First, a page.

In my opinion, embracing your comfort zone definitely takes a certain level of confidence; it means that you need know what makes you happy, and therefore means that you don’t need to constantly search for new things in an attempt to make your life more satisfying or interesting. Why are we criticising these people? What’s more attractive in a person than being secure and knowing what they want? I can’t think of much, besides that level of confidence and a beard.
And just to clarify, I’m not being critical of travel or those who travel or have great adventures. That’s amazing in it’s own right as it can teach you so much about yourself and other people. I love going to new places and learning about new cultures and I’m a genuine advocate of trying new things as I think it’s a pivotal part of personal growth. But, in my opinion, it shouldn’t be at the detriment of being able to be happy with your day to day life too. It should enhance what you have, rather than being a total escapism from what you have. And, don’t get me wrong, it’s always good to switch up the routine and get away from the day-to-day for a time – who doesn’t like a trip away – but I don’t think it should be seen as the only path for excitement or happiness.
Again, the writer of the Medium article summed it up brilliantly with the following:
“We tend to grossly overestimate the pleasure brought forth by new experiences and underestimate the power of finding meaning in current ones.”
I’m not suggesting that we all get stuck in a rut and never want for new experiences, but that we should all merely take the time to appreciate what we have, rather than looking elsewhere constantly for validation, as from my experience, that can still leave you feeling pretty empty. If you spend all of your time with your head in the clouds, you’re bound to be neglecting everything else and everyone else around you. And, in doing so, you’re actually the one missing out. Ironic really, when it’s the FOMO that we are all chasing in the first place.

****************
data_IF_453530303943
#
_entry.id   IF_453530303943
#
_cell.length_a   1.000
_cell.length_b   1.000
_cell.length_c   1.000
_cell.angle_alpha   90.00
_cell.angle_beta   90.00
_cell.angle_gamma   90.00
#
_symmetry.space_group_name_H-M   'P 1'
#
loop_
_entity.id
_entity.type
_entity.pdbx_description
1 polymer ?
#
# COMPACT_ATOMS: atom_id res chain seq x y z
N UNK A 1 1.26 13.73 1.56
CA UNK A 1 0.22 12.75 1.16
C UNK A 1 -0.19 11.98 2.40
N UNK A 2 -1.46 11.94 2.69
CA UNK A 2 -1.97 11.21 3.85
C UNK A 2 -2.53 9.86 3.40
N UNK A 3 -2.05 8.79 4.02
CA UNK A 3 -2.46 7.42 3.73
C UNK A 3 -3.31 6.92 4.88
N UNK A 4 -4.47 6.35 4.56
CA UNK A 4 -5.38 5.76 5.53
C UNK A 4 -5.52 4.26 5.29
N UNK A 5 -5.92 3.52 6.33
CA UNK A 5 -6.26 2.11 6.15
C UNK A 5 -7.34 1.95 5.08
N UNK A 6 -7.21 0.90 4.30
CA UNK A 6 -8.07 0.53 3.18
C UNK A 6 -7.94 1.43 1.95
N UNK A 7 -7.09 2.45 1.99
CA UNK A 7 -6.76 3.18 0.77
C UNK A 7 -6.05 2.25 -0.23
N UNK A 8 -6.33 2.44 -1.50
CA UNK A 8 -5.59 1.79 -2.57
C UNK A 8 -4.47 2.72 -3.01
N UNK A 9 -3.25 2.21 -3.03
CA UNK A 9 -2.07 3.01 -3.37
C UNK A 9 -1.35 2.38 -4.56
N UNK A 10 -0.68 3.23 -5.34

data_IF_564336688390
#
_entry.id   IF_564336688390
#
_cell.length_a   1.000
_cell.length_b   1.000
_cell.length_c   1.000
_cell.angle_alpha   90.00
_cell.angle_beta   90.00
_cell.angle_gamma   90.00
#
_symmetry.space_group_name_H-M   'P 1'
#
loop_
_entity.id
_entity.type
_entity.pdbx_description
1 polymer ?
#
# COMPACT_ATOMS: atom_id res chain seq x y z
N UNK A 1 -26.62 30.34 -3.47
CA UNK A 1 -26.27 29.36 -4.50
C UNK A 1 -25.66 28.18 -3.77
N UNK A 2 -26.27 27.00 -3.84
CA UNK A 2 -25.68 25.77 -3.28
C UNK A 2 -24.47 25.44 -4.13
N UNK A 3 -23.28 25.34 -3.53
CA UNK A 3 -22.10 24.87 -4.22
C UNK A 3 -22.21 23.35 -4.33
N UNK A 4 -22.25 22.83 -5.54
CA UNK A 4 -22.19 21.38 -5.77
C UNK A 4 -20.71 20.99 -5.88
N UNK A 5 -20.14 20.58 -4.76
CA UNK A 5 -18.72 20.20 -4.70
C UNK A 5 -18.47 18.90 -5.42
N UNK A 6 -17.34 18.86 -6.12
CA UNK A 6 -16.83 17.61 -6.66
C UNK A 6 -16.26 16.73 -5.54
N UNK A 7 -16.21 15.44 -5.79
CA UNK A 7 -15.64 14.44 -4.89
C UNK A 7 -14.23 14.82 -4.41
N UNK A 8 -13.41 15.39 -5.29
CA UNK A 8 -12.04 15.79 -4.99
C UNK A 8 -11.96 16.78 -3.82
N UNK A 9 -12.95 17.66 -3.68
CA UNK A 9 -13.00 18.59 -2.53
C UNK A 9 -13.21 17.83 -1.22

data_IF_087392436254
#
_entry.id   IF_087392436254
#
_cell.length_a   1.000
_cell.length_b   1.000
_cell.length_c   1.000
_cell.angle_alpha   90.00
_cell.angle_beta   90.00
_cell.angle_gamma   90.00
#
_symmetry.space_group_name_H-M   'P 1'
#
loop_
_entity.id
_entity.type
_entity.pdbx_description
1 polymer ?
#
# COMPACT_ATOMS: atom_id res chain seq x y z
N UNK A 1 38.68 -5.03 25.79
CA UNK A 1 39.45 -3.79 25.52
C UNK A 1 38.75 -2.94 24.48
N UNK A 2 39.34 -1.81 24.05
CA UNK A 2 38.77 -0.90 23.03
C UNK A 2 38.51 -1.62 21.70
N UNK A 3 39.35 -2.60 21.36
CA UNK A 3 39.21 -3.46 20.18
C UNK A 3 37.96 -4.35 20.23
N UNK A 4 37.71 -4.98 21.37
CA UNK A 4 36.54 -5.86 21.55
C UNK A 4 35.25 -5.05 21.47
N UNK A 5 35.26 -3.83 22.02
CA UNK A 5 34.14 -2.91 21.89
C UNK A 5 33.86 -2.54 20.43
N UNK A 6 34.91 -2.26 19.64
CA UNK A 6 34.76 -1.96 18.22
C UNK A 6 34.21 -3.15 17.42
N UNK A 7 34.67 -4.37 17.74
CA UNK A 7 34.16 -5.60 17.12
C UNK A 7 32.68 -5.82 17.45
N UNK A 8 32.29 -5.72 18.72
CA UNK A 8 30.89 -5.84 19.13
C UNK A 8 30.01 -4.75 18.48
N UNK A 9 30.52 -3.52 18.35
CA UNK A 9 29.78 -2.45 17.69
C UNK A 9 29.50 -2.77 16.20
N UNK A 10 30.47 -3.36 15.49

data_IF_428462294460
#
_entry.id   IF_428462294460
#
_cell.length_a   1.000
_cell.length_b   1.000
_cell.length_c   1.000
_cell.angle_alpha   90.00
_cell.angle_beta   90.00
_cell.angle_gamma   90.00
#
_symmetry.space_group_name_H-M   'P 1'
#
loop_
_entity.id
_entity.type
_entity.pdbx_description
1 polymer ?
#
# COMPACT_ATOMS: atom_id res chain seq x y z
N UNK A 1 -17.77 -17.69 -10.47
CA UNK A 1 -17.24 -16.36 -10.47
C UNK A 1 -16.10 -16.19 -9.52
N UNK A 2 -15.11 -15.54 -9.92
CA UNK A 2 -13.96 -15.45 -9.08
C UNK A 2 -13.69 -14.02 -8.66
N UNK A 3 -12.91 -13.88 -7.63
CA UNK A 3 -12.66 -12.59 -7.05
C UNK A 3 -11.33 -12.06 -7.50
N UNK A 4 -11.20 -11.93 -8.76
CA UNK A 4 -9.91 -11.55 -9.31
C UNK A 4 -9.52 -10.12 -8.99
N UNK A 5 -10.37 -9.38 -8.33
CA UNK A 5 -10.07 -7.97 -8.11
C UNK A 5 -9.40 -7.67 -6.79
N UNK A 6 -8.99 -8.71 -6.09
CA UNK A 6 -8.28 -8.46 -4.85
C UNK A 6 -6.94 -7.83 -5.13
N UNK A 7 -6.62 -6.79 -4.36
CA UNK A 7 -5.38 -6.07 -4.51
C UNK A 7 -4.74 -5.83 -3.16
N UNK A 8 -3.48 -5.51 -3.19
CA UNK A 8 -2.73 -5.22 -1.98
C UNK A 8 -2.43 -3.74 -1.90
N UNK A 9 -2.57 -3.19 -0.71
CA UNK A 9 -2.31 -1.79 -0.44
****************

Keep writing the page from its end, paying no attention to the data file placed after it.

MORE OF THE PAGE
I think a lot of people are afraid to plant their feet on the ground and accept what they have because they consider it to be mediocre. And to accept mediocrity means that you’ll never do anything with your life, right? Wrong. Lately I’ve tried to flip those thoughts whenever they enter my little peahead and rather view the comfort zone, the box, the mediocrity (however you want to look at it) as a safe space. To me, my day-to-day routine provides me with the perfect platform to formulate my thoughts and ideas in, meaning that they can become a reality. I’m grateful for the box for providing my daily routine, which keeps me moving forwards. Without it, I don’t think I would be where I am today. So don’t disregard yours, try and embrace it and all that it has to offer; both the exciting and the mundane! Let me know how you get on.